“Trade wars are good, and easy to win.” Donald Trump’s breezy tweet of last March may go down in history as the economic equivalent of a prediction in Britain, in August 1914, that the first world war would “all be over by Christmas”.
The US president’s initial tariffs, imposed on $50bn worth of Chinese exports in June, did not bring swift victory. Instead, they were met with Chinese retaliation. Now Mr Trump is preparing to impose tariffs on a further $200bn worth of imports from China, which will probably be met, once again, by a tit-for-tat response from Beijing. The world is on the very brink of a major trade war between the US and China, and it is unlikely to end quickly.
To date, markets have been oddly relaxed about all this. Perhaps they have assumed that a last-minute deal would be reached between the US and China? But that is far too complacent. Instead, there are political, economic and strategic reasons that are pushing the two sides towards prolonged confrontation.
If both sides proceed as threatened, they will soon have covered more than half of their bilateral trade — with Mr Trump threatening even further tariffs after that, which would essentially cover all Chinese exports to the US.
America’s biggest companies and products are already in the line of fire. Apple warned last week that the cost of its products will rise if the next round of proposed tariffs are imposed. It was met with a presidential suggestion that they relocate production to the US. American farmers, hit by Chinese tariffs on soyabeans, have been offered government subsidies and appeals to their patriotism.
For political reasons, both Mr Trump and President Xi Jinping of China will find it very hard to back away from this fight. It is possible that Mr Trump would accept a symbolic victory. But Mr Xi cannot afford a symbolic defeat. The Chinese people have been taught that their “century of humiliation” began when Britain forced the Qing dynasty to make concessions on trade in the 19th century. Mr Xi has promised a “great resurgence of the Chinese people” that will ensure that such humiliations never occur again.
There is also reason for doubt that, when it comes to China, the Trump administration would settle for minor concessions — such as Chinese promises to buy more American goods or to change rules on joint ventures. The protectionists at the heart of the administration — in particular Robert Lighthizer, the US trade representative, and Peter Navarro, policy adviser on trade and manufacturing in the White House — have long regarded China as the core of America’s trade problems.
Optimists will take heart from the fact that Mr Trump has backed off, possibly temporarily, from the dire trade threats he was aiming at Mexico and the EU. The Mexicans have promised to restructure automobile supply chains, and the EU has pledged to buy more American soyabeans and gas, and to open discussions about a free-trade pact.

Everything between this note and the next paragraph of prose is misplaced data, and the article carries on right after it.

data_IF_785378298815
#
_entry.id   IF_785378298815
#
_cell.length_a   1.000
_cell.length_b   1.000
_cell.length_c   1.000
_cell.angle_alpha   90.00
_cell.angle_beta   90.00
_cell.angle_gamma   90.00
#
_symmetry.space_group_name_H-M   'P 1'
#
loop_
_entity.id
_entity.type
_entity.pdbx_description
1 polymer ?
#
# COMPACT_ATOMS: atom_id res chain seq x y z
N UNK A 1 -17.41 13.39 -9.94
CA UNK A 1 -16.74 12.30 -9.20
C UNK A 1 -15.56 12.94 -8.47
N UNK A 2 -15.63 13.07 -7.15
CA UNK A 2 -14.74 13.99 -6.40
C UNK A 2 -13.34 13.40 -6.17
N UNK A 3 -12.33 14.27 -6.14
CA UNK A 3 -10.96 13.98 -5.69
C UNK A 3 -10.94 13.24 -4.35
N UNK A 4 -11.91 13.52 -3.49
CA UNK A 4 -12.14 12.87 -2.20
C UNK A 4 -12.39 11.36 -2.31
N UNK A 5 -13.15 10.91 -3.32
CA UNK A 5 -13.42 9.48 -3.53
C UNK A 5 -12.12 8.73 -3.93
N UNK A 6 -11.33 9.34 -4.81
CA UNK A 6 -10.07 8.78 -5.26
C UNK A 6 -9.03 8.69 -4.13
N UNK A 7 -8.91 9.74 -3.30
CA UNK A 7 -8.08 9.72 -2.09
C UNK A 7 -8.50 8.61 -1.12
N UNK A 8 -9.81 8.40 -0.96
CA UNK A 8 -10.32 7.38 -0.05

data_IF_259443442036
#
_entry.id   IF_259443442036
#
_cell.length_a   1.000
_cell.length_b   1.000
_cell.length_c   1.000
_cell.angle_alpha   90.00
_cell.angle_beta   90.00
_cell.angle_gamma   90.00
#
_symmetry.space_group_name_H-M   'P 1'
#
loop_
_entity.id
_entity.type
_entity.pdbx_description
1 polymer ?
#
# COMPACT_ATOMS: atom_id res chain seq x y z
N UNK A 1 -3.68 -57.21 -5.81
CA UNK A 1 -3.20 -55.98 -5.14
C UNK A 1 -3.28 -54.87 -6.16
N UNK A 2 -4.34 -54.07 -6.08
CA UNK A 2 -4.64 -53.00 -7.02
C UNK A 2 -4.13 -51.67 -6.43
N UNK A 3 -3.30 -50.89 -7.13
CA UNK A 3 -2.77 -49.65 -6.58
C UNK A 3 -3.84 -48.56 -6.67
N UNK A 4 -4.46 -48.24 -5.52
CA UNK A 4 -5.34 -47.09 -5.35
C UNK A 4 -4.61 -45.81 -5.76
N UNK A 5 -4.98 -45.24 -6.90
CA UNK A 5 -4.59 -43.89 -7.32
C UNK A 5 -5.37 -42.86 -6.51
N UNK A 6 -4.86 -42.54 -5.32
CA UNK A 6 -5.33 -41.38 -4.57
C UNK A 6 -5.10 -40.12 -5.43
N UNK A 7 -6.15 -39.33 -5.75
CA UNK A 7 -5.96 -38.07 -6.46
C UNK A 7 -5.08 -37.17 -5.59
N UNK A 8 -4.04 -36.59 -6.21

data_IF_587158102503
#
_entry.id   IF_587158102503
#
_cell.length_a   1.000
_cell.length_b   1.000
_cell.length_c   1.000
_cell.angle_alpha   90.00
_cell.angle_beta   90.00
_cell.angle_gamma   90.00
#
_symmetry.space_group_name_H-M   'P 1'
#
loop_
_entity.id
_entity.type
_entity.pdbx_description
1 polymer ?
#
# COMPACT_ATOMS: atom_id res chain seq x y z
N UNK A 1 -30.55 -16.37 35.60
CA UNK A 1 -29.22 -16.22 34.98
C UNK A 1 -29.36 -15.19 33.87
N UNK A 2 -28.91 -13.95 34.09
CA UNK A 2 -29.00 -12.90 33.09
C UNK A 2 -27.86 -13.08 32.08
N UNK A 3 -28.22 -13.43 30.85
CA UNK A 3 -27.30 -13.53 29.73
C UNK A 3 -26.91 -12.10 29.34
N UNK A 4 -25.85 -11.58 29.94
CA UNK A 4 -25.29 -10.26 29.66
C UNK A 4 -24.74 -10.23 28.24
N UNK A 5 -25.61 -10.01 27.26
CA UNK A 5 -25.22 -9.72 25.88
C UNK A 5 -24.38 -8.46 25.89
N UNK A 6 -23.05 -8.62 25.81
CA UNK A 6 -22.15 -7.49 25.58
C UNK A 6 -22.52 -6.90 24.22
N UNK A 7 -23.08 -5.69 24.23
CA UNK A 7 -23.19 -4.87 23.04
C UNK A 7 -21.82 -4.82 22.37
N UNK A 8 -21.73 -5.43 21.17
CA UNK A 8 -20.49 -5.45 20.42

But the US’s complaints about China are much more far-reaching than its concerns about the EU or Mexico. They relate not just to specific protected industries, but to the entire structure of the Chinese economy.
In particular, the US objects to the way China plans to use industrial policy to create national champions in the industries of the future, such as self-driving vehicles or artificial intelligence. But the kinds of changes that the US wants to see in Beijing’s “Made in China 2025” programme would require profound changes in the relationship between the Chinese state and industry that have political, as well as economic, implications.
Seen from Beijing, it looks as though the US is trying to prevent China moving into the industries of the future so as to ensure continued American dominance of the most profitable sectors of the global economy, and the most strategically-significant technologies. No Chinese government is likely to accept limiting the country’s ambitions in that way.
The contest over future technologies also underlines the fact that there is a strategic aspect to this trade rivalry — something that is completely lacking in the Trump administration’s confrontations with Mexico, Canada or even the EU.
China is the only plausible rival to the US as the dominant power of the 21st century. So while Mr Trump’s trade tariffs reflect his own personal quirks — in particular, his longstanding protectionism — they are also part of a broader mood-shift within the US.
Large parts of the US establishment, well beyond the Trump administration, have soured on the idea that economic engagement is the best way to deal with a rising China. Instead, the appetite for confrontation is growing. Prominent Democrats are now as vocal in their calls for tariffs and trade sanctions on China as Mr Trump.
The dangers of US-Chinese confrontation over trade are amplified by the fact that both sides seem to believe that they will ultimately prevail. The Americans think that because China enjoys a massive trade surplus with the US, it is bound to suffer most and blink first. The Chinese are conscious of the political turmoil in Washington and the sensitivity of American voters to price rises.
Both sides are preparing for a trial of strength. It is unlikely to be over by Christmas.
Copyright The Financial Times Limited 2018
© 2018 The Financial Times Ltd. All rights reserved. Please do not copy and paste FT articles and redistribute by email or post to the web.